Federal criminal defense attorney Jonathan Laurans has extensive experience in Federal court defending those charged with the unlawful possession of, use of, or intent to distribute controlled substances. Mr. Laurans has defended over two hundred cases brought by Federal agencies including the FBI and DEA.
If you are being contacted by a Federal agent regarding possible involvement with the possession, use, or distribution of any controlled substance, or are being accused of conspiracy to commit a drug crime, please contact Federal criminal defense attorney Jonathan Laurans at (833) 421-5200, immediately.
Possession or Use of a Controlled Substance
Sale or Distribution of a Controlled Substance
Cultivation of Marijuana
Conspiracy to Traffic or Distribute a Controlled Substance
The Sale or Manufacture of Methamphetamine or other Controlled Substance
Interstate or International Transportation of a Controlled Substance
Illegally Writing Prescriptions for Opiates or Other Controlled Substances
Federal drug cases are unique in that the accused is often contacted before Federal charges are formally filed against them. This can be a trap for the unwary, as Federal investigators are not obligated to inform a suspect of his or her legal rights unless the suspect is formally placed “under arrest.” To circumvent this status, investigators often conduct their interviews in the residences or places of employment of their targets. Instead of talking with law enforcement agents immediately, a suspect should virtually always politely decline to say anything at all, and should instead consult with a lawyer who can give the accused proper counseling and advocacy in their defense.
Appeals attorney Jonathan Laurans has been defending Federal criminal cases for over 29 years. In addition to defending drug charges, Mr. Laurans has litigated cases ranging from mortgage fraud to bank robbery, child pornography to illegal big game trophy hunting. Mr. Laurans has also tried and appealed murder, conspiracy and corruption (RICO) charges.
Appellate attorneys handle the “appeals process” which is designed to permit a review of verdicts, criminal penalties and sentences, or civil monetary judgments (as well as other rulings). The appeals process is usually hyper-technical, but at its core, the reviewing Arizona appellate court will evaluate your appellate attorney’s “brief” which is akin to a book report about your case. However, the brief must be written with reference only to the trial and hearing transcripts that have been prepared to reflect verbatim what happened during your court appearances. Anything else is generally deemed “outside the record” and may not be considered by the appellate court.
The brief should also contain citations to, and arguments from, other published appellate court decisions, which constitute what is known as the “common law.” This means that your appellate attorney should be adept at thoroughly researching Arizona case law. And your appellate attorney must be able to construct arguments showing that Arizona case law, when applied to the specific facts of your case, leads to the outcome requested (i.e., a dismissal of charges, a new trial, or a reduced sentence). Thereafter, an appellate attorney ought to be prepared to defend the positions asserted at an “oral argument” hearing in front of the appellate court to which the appeal has been assigned.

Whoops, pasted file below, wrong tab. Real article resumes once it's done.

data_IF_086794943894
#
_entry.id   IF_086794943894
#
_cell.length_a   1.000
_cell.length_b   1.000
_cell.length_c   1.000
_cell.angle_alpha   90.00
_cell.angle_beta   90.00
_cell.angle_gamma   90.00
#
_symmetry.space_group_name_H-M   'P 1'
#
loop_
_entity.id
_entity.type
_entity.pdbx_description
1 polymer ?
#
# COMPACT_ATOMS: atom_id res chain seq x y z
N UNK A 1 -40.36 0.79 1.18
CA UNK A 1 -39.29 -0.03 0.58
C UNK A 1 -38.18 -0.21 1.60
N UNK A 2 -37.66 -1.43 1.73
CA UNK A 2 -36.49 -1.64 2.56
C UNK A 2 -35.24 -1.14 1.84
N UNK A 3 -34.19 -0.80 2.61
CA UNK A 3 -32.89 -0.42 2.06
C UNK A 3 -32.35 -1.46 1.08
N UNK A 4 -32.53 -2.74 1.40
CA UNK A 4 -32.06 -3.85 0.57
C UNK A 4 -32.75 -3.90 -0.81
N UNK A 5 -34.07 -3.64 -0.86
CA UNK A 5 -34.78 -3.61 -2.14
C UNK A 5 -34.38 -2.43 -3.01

In Chapter 28 of the United States Code, section 2254, one finds the law (“statute”) which allows prisoners in State custody to seek a review of their convictions from a Federal court, which will adjudicate any claims alleging that a State court has trampled a prisoner's Federal constitutional rights in imposing a conviction and sentence. This federal law allows an inmate to combine all of his or her State court "direct appeal" and "post-conviction" (Rule 32) claims into a single review-action. That said, the "2254" procedure is extremely complex, and contains many pitfalls and traps for the unwary lawyer or pro se litigant.
Stated simply, a Federal court will not reach the merits of a prisoner's claims unless the "2254" action is commenced within the time limits established by Congress.
Likewise, a Federal court will not provide relief on any claims that are worded improperly, i.e., claims which do not raise a violation of a right recognized in Federal constitutional law. Stated differently, a Federal "2254" action is evaluated for the inmate's compliance with the strictures of the Anti-Terrorism and Effective Death Penalty Act of 1996, known simply as the "AEDPA." Failure to raise all claims within the standards established by the AEDPA and its companion case law results in a Federal court denying Habeas Corpus relief on the basis that the inmate's claims are "procedurally defaulted."